Here’s how your eyes are windows to your health
Eye doctors (ophthalmologists) are often the first to spot certain health problems. While symptoms of health issues can show on your skin, mouth and even fingernails, the eyes reveal even more.
“We recommend a yearly eye exam for those 40 and older even if you have no vision issues,” says Dr. Laura Sanders, an ophthalmologist affiliated with Advocate Illinois Masonic Medical Center in Chicago. “In addition to noticing issues and changes with your eyes in the early stages, we can often diagnose other health issues that can be treated before they cause a problem – issues that cannot be seen by the naked eye.”
Dr. Sanders outlines five areas of the eye that are examined and some of the more common conditions that each area of the eye can reveal:
- Lid exam:
- Blockage of oil glands
- Small lid lesions that may be early cancers
- Yellowish patches on the eyelids that can indicate high cholesterol
- Floppy lids, which may be associated with floppy eyelid syndrome – a condition more common in heavyset males, which is often associated with sleep apnea and could cause higher morbidity
- Corneal exam (surface of the eye):
- Unusual thinning disorders, which are more common in patients with arthritic conditions
- Arcus senilis, a syndrome where a white, gray or blue opaque ring develops around the eye, which can be a sign of aging or can be caused by high cholesterol
- Lens exam:
- During this portion of the exam, your eye doctor will assess for cataracts – over 100 different kinds. A cataract is a clouding of the normally clear lens of your eye. Cataracts are the most common cause of vision loss in people over the age of 40 and the principal cause of blindness in the world.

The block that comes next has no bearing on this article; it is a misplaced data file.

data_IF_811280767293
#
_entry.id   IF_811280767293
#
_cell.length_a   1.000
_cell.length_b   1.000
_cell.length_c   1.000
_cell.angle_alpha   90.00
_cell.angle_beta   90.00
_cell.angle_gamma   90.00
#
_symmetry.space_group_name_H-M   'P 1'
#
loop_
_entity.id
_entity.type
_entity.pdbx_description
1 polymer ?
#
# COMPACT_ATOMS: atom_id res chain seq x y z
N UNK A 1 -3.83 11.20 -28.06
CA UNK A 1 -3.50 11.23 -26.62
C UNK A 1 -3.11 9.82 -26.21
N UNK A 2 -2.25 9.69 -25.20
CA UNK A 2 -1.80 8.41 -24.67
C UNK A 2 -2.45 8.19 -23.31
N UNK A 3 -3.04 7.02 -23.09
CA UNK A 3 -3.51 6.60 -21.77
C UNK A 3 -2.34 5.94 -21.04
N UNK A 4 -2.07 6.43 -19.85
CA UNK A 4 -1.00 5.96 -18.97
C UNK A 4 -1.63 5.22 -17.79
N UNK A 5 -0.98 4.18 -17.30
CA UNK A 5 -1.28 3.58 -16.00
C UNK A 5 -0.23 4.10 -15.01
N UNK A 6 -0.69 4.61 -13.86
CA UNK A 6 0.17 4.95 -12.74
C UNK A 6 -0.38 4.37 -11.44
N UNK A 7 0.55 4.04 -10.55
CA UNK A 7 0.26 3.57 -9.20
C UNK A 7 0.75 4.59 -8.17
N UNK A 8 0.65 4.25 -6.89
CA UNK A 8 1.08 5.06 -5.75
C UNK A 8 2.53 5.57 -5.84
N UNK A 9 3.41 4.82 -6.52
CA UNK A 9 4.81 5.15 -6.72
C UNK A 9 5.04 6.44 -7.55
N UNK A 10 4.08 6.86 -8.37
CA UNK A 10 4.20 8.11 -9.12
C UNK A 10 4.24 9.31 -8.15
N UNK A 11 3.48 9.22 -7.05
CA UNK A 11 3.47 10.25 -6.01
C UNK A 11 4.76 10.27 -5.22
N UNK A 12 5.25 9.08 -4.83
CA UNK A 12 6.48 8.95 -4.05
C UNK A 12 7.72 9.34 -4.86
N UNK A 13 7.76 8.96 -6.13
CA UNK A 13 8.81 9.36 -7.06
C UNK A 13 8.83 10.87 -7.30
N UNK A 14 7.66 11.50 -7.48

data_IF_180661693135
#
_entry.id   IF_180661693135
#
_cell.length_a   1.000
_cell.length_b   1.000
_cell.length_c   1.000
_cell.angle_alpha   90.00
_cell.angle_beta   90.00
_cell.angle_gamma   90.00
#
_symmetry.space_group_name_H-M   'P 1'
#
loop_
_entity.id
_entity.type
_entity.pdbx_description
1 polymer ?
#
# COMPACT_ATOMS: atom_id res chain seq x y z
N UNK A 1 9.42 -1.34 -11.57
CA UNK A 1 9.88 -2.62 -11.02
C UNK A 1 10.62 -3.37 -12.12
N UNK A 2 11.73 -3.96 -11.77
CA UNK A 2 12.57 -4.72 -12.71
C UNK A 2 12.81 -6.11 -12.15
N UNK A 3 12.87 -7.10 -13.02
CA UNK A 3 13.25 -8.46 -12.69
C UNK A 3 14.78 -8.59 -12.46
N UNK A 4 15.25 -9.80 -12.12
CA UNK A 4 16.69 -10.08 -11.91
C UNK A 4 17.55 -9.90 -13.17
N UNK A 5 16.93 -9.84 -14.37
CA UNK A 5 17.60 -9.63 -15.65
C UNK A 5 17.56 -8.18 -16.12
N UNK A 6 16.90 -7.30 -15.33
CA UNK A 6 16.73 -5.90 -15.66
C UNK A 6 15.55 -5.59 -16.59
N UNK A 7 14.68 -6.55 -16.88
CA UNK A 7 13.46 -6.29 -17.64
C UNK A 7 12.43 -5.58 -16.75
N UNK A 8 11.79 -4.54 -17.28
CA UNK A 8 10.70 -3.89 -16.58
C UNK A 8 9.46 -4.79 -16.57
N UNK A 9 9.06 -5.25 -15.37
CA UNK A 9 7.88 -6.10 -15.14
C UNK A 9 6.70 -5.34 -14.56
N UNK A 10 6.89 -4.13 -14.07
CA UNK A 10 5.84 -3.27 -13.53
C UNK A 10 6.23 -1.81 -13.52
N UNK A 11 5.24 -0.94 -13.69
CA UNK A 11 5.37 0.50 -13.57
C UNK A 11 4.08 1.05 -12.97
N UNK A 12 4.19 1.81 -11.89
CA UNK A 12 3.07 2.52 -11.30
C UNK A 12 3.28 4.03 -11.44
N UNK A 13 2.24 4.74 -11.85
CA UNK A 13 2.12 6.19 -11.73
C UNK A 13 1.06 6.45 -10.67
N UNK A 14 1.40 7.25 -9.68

- You may be tested for macular degeneration, a previously untreatable medical condition, which now has many revolutionary therapies to stabilize or improve central visual loss. Early on, a patient may have few to no symptoms. While this condition cannot be cured, if diagnosed early through an eye exam, you can take steps to slow its progression.
- Optic nerve exam:
- This is the area of the eye checked for glaucoma, a silent condition that could rob someone of their peripheral vision.
- Nerve swelling, which can be a sign of increased intracranial pressure, vein occlusion and sometimes diabetes
- Examination of blood vessels:
- This examination can reveal an embolus or clot from the carotid arteries – the two main arteries that carry blood to the head and neck – or from the heart
- Your doctor can see the development of new abnormal blood vessels that occur in eyes that lack good oxygen supply. This often presents in premature babies, diabetics and patients who have had an artery blockage.
- The peripheral retina can show lattice degeneration, which is a thinning of the retina more common in near-sighted people and can lead to a much higher incidence of retinal tear or detachment.
About the Author
Kate Eller, health enews contributor, is director of public affairs for Advocate Illinois Masonic Medical Center and Advocate Lutheran General Hospital. She came to Chicago and Advocate in 2014 after living in Iowa, Nebraska, Missouri, Kansas and Texas. She enjoys road trips, exploring little towns, minimalism, hiking and urban hiking around Chicago.